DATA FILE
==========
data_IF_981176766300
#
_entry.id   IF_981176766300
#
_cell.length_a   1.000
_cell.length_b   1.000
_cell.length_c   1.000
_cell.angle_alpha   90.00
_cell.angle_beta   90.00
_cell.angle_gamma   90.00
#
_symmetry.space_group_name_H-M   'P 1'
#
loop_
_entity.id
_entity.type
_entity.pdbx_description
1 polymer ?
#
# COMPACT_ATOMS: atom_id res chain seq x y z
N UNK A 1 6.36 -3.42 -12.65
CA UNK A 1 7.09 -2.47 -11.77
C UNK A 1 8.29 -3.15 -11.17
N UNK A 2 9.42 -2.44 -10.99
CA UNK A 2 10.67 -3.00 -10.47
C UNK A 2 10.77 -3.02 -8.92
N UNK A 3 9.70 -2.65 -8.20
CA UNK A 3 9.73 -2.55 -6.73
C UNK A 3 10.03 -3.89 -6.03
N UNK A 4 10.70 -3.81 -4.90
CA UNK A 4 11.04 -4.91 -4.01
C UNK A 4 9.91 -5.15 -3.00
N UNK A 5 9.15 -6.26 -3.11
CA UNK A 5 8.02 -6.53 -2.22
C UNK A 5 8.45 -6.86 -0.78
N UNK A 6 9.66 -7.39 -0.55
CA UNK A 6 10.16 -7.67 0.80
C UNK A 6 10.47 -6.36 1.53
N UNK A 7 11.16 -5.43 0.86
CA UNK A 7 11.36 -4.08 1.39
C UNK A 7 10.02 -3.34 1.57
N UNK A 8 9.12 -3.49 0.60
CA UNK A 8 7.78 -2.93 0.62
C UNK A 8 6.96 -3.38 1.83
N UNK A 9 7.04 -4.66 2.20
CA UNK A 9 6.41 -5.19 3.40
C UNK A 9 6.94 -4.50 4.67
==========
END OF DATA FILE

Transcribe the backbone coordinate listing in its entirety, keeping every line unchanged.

data_IF_981176766300
#
_entry.id   IF_981176766300
#
_cell.length_a   1.000
_cell.length_b   1.000
_cell.length_c   1.000
_cell.angle_alpha   90.00
_cell.angle_beta   90.00
_cell.angle_gamma   90.00
#
_symmetry.space_group_name_H-M   'P 1'
#
loop_
_entity.id
_entity.type
_entity.pdbx_description
1 polymer ?
#
# COMPACT_ATOMS: atom_id res chain seq x y z
N UNK A 1 6.36 -3.42 -12.65
CA UNK A 1 7.09 -2.47 -11.77
C UNK A 1 8.29 -3.15 -11.17
N UNK A 2 9.42 -2.44 -10.99
CA UNK A 2 10.67 -3.00 -10.47
C UNK A 2 10.77 -3.02 -8.92
N UNK A 3 9.70 -2.65 -8.20
CA UNK A 3 9.73 -2.55 -6.73
C UNK A 3 10.03 -3.89 -6.03
N UNK A 4 10.70 -3.81 -4.90
CA UNK A 4 11.04 -4.91 -4.01
C UNK A 4 9.91 -5.15 -3.00
N UNK A 5 9.15 -6.26 -3.11
CA UNK A 5 8.02 -6.53 -2.22
C UNK A 5 8.45 -6.86 -0.78
N UNK A 6 9.66 -7.39 -0.55
CA UNK A 6 10.16 -7.67 0.80
C UNK A 6 10.47 -6.36 1.53
N UNK A 7 11.16 -5.43 0.86
CA UNK A 7 11.36 -4.08 1.39
C UNK A 7 10.02 -3.34 1.57
N UNK A 8 9.12 -3.49 0.60
CA UNK A 8 7.78 -2.93 0.62
C UNK A 8 6.96 -3.38 1.83
N UNK A 9 7.04 -4.66 2.20
CA UNK A 9 6.41 -5.19 3.40
C UNK A 9 6.94 -4.50 4.67